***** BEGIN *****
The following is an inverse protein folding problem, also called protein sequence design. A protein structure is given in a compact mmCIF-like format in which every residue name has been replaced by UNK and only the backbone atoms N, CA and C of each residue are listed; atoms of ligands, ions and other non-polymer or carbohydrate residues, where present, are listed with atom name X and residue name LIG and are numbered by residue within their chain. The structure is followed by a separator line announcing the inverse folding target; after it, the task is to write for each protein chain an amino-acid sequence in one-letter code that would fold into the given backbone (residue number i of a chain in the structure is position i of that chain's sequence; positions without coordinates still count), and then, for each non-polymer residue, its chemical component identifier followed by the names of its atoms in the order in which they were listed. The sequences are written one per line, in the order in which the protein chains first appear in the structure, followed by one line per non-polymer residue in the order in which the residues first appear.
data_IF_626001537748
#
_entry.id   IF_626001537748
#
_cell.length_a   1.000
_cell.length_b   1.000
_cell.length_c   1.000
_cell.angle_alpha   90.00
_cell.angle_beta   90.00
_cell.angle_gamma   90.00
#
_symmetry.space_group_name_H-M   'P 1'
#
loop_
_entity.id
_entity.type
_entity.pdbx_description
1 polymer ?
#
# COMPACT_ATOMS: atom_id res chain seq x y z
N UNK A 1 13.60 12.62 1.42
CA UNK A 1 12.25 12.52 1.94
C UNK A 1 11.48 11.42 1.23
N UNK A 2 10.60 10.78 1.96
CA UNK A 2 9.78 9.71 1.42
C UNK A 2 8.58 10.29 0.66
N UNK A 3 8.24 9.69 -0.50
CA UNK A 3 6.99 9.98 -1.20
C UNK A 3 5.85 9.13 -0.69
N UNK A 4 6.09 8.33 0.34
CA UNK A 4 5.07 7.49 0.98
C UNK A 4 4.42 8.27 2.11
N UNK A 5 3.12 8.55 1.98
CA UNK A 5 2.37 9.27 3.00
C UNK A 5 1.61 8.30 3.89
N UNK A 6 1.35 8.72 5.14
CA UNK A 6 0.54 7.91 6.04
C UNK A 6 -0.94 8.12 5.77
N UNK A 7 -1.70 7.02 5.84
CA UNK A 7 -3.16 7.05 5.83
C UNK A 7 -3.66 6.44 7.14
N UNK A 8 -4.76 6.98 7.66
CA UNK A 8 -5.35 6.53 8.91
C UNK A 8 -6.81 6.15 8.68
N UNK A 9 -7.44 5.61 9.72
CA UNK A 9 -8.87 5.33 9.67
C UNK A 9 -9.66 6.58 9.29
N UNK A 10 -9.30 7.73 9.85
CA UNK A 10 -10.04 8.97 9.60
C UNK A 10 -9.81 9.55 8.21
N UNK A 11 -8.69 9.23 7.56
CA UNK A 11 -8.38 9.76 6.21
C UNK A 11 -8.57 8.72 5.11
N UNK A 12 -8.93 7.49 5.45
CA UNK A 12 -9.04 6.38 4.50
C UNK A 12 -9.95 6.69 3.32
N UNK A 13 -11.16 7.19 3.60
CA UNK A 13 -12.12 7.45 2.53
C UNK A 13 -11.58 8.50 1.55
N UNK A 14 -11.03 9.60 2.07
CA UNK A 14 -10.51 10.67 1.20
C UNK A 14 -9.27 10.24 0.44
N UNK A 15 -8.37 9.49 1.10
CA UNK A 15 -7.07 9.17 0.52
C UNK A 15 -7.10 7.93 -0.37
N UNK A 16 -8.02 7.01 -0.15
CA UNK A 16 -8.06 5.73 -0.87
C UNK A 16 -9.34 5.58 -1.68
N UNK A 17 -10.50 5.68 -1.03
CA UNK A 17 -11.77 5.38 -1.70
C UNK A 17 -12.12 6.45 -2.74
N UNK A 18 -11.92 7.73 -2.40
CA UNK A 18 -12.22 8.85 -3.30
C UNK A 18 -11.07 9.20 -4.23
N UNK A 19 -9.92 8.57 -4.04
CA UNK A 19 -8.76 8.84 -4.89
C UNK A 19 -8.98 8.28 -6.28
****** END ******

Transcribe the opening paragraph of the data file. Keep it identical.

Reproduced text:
The following is an inverse protein folding problem, also called protein sequence design. A protein structure is given in a compact mmCIF-like format in which every residue name has been replaced by UNK and only the backbone atoms N, CA and C of each residue are listed; atoms of ligands, ions and other non-polymer or carbohydrate residues, where present, are listed with atom name X and residue name LIG and are numbered by residue within their chain. The structure is followed by a separator line announcing the inverse folding target; after it, the task is to write for each protein chain an amino-acid sequence in one-letter code that would fold into the given backbone (residue number i of a chain in the structure is position i of that chain's sequence; positions without coordinates still count), and then, for each non-polymer residue, its chemical component identifier followed by the names of its atoms in the order in which they were listed. The sequences are written one per line, in the order in which the protein chains first appear in the structure, followed by one line per non-polymer residue in the order in which the residues first appear.